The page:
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© Don Dudenbostel

© Don Dudenbostel

Don Dudenbostel | Collodion and X-Ray Photographs

Don Dudenbostel continues to work his photography from every angle-from old-style collodion photographic prints--printed on glass in the style and chemical dangers of the this 19th-century printing technique--to X-Ray photographs printed on an x-ray machine he built for this purpose, to palladium prints made from his x-ray images.  All of that as well as documentary photography, Popcorn Sutton, the East Tennessee icon of moonshine whiskey, is the latest subject of his documentary work, plus a series on snake handlers.  This entire exhibit is a mini-retrospective of Dudenbostel's range of photographic art.  He is one of the few photographers who continue to work with traditional methods such as the darkroom, but he also relishes historic techniques, all of it focused on East Tennessee.


© Cynthia Tollefsrud

© Cynthia Tollefsrud

Cynthia Tollefsrud | New Paintings on a Theme

Cynthia Tollefsrud chooses stylized figures that live and breathe the narratives she places them in her painstaking canvases.  Her paintings tell the tales of muses and ideas that speak to contemporary human foibles and charms that are an integral part of human experience.  The three muses on the three canvases she is presenting are a preview of an exhibit she will bring to The Arts Company in 2015.  The figures are elegant, playful, and stylized musical muses that suggest a passionate engagement in making music.  Her narrative stems from the gestural expressiveness of the joy of making music.  These are literally musical muses at work.  Their job is to engage us in the sheer joy of music.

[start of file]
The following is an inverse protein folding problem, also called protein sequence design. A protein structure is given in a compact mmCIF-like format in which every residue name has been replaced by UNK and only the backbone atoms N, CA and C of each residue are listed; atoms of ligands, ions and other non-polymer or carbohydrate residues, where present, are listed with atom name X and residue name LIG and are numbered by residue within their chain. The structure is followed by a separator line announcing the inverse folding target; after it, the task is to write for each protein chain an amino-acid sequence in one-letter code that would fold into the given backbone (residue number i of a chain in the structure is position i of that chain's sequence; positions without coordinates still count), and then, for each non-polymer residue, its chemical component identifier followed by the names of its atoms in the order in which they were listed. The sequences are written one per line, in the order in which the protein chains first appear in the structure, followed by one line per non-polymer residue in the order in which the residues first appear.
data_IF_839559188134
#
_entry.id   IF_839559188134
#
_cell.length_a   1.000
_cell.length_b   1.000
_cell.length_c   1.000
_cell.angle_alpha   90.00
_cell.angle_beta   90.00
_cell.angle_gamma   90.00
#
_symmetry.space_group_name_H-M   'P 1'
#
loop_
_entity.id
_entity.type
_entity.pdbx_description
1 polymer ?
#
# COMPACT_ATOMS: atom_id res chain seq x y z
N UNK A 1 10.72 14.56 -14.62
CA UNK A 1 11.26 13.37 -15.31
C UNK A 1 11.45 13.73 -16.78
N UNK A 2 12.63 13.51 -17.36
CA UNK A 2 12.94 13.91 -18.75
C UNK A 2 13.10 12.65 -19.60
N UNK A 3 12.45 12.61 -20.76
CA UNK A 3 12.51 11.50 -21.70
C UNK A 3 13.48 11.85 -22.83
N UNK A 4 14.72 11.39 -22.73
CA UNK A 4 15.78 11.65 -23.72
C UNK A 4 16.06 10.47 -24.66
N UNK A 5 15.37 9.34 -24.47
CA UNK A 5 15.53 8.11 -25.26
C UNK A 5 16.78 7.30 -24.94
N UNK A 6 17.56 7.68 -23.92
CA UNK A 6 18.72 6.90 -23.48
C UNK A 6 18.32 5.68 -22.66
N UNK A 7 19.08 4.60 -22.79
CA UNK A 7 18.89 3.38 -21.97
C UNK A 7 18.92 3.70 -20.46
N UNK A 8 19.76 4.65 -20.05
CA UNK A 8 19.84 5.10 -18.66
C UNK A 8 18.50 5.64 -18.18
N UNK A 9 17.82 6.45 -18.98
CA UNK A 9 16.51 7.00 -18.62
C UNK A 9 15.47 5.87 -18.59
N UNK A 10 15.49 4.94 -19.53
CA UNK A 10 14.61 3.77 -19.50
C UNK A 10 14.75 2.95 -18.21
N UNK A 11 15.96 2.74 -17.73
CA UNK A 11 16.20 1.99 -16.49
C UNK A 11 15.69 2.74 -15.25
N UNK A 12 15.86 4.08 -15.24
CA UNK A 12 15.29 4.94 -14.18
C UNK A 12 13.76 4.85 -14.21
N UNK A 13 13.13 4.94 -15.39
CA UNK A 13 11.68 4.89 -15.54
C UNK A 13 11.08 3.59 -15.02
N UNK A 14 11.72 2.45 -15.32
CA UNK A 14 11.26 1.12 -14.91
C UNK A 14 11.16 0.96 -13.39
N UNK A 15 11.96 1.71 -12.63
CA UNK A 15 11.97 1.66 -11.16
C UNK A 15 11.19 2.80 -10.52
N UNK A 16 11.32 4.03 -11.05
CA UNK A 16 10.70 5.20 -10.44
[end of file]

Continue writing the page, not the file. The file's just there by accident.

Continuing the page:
© Leonard Piha

© Leonard Piha

Leonard Piha | New Paintings

Leonard Piha is a signature Arts Company artist—well trained with a master's degree from Cranbrook Academy, and with a devotion to creating art from what matters to him in his everyday life. He builds and paints art every day.  That is who he is and what he does.  

Everything in his environment influences him and becomes part of his work sooner or later--from hammers, shoes, hats, tables, his wife, himself, his family, his Jewish heritage through his own contemporary lens, and so on.  He builds his canvases and then begins to paint his visual thoughts du jour.  Tracking his work from year to year is an adventure for anyone interested in seeing an artist transform everyday life into art.  Every image is fresh, original, and rigorously specific.  The proliferation of tangible objects and perspectives embedded in his personal life lead ultimately to a distinctive visual litany that expresses what this artist knows, feels, and observes about his life.